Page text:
The mention of washing clothes at the lowest temperature setting does work.  I do this all the time. However, many of you will remember how I'd recently been having problems with our very old washing machine, as the 'cycle' had stuck and I had to keep moving the knob around myself.  I'd been doing this for two years before the door lock then broke so couldn't use the machine at all.  A few weeks ago it was repaired and was told the reason the machine wouldn't work on its cycle was because the heating thermostats had broken, and the water was not being heated.  Seems I'd been washing the laundry for two years in just cold water!!  But it still seemed to work, everything came out clean and white, smelling sweetly.  

I'd always liked those 'butcher-style' aprons Janet, and had bought a length of that material so I could make my own (the ready-made being a bit too narrow for my girth).  I still have the aprons and still wear them.  Am pretty sure I have a length of that material left, so as I prefer an apron to have pockets, must think about cutting it up to sew a pocket on each apron.  After all these years, the fabric is as strong as it started out to be, and considering the constant washing of said aprons, that's pretty good in this day and age.

'Sloppy' pronunciation also irritates me Anona, although myself feel that regional accents is not always a bad thing .  It's when the missing 't' in a word (listen to Fiz in Corrie and it is very noticeable), and the added 'h' or 'k' (as mentioned yesterday) that seems to grate.  Yet myself quite like to hear the 'Brummy' (Birmingham) accents, and also the London (East End), and B hates both.  I dislike the 'Scouse' (Liverpool) and B likes to hear it.  
Unfortunately, it is how we speak that can sometimes make quite a difference to how we get on in life, and remember - many years ago - when we used to see the most beautiful girls on TV think they were wonderful - until they opened their mouth!  If the voice didn't match the appearance, then the whole 'picture' was ruined.  Lorraine Chase was one of the few who got away with it THEN, nowadays it seems that the opposite applies, many young 'celebs' today are those who look good and speak badly.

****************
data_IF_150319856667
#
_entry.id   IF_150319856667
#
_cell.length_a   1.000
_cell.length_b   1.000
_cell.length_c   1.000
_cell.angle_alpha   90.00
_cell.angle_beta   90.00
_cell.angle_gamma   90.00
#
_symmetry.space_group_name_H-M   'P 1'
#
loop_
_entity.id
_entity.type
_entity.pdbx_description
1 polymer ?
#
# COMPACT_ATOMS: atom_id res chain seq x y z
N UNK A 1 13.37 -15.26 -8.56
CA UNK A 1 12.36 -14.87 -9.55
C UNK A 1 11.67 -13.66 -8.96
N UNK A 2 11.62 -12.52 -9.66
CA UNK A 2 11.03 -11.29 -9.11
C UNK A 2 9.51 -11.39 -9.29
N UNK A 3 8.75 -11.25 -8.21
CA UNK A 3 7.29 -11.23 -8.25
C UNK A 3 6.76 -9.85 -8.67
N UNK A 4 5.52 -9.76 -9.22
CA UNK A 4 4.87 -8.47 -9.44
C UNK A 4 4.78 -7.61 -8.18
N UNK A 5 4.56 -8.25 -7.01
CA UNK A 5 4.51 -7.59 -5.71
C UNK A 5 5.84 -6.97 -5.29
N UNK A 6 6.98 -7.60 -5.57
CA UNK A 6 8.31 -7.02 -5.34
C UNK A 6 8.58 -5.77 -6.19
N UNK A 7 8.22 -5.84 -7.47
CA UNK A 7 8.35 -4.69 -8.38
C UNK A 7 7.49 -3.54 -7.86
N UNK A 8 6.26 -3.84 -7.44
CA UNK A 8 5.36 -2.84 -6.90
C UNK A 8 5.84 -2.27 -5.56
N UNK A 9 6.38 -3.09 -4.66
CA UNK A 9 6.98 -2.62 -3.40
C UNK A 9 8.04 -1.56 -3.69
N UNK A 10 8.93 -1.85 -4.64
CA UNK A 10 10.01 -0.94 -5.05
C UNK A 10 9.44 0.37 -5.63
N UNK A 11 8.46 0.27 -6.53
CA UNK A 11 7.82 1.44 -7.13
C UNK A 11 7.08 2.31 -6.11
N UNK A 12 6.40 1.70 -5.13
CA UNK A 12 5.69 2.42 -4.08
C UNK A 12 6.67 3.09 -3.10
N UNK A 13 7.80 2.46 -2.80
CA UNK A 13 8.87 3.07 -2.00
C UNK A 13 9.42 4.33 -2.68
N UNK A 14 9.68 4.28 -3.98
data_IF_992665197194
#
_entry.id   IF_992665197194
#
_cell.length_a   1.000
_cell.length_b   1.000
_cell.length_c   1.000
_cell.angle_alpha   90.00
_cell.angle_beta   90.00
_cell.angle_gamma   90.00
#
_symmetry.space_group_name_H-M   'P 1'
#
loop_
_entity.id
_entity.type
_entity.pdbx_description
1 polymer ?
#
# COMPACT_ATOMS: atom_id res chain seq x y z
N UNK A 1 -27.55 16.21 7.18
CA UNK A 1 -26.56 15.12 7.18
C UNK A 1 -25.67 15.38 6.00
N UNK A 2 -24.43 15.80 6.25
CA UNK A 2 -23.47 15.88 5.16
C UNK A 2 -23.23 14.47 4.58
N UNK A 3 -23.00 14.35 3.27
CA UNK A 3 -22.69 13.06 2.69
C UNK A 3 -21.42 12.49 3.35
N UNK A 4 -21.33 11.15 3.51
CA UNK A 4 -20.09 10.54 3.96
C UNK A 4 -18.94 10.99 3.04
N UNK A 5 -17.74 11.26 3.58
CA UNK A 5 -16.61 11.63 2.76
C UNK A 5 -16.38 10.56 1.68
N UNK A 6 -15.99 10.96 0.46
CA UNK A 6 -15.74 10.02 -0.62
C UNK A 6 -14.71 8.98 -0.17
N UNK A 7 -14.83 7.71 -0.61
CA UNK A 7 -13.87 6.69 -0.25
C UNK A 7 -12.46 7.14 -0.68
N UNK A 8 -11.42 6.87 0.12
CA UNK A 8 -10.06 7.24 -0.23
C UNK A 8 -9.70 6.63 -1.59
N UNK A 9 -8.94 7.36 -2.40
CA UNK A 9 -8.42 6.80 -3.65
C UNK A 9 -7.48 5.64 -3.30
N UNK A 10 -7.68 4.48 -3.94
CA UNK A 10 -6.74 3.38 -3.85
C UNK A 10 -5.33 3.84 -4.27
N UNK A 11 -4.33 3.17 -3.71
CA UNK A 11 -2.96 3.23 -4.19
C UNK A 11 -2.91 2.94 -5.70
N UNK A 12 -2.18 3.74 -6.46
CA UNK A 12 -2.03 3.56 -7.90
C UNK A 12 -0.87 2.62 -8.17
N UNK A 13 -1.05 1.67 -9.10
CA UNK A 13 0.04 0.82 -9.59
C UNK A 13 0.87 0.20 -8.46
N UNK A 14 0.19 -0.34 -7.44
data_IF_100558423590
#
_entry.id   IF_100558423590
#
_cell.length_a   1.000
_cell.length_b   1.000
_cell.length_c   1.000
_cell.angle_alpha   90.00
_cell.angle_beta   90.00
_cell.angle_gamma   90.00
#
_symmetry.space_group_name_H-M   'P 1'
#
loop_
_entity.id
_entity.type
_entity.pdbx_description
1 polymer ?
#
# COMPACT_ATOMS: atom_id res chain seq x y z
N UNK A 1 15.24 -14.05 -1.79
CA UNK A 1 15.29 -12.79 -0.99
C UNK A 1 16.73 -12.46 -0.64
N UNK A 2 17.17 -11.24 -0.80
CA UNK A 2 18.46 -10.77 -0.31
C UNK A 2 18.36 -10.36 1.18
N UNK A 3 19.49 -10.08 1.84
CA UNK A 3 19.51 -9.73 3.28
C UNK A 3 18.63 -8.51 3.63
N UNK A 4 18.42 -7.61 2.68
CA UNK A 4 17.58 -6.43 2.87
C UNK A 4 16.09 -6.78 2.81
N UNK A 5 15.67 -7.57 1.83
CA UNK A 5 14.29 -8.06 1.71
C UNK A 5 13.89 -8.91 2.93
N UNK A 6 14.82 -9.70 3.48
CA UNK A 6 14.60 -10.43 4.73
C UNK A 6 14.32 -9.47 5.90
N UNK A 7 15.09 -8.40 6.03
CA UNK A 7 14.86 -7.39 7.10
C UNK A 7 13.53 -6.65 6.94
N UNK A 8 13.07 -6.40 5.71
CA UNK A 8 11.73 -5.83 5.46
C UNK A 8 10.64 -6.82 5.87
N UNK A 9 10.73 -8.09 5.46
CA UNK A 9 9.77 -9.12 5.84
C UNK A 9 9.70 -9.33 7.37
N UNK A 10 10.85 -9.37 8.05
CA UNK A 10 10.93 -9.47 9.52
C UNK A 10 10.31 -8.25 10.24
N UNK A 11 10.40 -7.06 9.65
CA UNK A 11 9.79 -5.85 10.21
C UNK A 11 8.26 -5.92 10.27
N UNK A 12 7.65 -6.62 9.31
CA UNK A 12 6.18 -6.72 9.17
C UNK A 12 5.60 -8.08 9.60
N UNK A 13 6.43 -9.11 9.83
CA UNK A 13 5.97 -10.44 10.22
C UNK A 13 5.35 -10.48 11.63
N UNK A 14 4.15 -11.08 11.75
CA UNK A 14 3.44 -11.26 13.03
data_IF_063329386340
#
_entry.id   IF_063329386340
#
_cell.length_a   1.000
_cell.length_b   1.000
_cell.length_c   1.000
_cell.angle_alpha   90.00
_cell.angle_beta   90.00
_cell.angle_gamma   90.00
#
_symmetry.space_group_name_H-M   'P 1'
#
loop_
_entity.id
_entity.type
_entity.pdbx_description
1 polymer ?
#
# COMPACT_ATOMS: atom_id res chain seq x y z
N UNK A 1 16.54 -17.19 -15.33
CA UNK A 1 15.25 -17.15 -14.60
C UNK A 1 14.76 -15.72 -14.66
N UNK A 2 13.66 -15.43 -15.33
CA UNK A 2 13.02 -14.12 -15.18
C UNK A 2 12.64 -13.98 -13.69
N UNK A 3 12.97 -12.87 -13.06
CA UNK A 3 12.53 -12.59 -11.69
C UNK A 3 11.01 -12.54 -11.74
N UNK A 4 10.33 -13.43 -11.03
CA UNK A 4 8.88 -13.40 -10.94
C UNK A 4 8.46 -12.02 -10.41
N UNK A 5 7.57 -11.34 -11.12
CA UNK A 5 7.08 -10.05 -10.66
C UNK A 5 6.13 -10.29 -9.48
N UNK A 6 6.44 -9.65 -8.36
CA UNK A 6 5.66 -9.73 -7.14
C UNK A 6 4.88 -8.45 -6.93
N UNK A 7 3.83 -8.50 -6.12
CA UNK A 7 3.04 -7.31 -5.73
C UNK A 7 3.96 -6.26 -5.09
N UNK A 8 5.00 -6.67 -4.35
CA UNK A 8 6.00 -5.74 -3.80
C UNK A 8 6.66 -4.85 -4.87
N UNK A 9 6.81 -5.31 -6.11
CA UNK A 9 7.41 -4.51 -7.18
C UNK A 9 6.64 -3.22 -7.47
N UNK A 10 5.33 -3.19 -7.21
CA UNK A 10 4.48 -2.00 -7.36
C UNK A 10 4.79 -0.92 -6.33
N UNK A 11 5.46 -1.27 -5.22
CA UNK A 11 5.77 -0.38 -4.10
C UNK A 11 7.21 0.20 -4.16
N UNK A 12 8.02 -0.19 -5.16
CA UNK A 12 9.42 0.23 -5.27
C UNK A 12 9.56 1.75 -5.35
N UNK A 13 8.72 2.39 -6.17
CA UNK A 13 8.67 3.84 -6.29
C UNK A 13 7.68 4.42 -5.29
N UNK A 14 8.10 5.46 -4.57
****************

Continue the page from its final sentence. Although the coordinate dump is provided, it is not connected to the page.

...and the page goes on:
Perhaps we all modify our speech as we grow older.  Certainly the Queen has lowered her voice, and watching a programme of her early life, was surprised to hear how high-pitched her voice was then, but also (shuddering as I remember) in 1951 (was it?) we went to London where there was a great exhibitions (something called a Skylon I remember), and my friend and I were able to have a record cut with our voices on.  Took mine home for my mother, and kept it for some years before it got lost, but do remember my voice sounded exactly like the young Queen's, very high, and very 'posh'. How different I sound now.  Although I've always thought I have no regional accent, apparently I do have a slight Midlands one, but can still talk 'posh' when I need to (which is never thank goodness).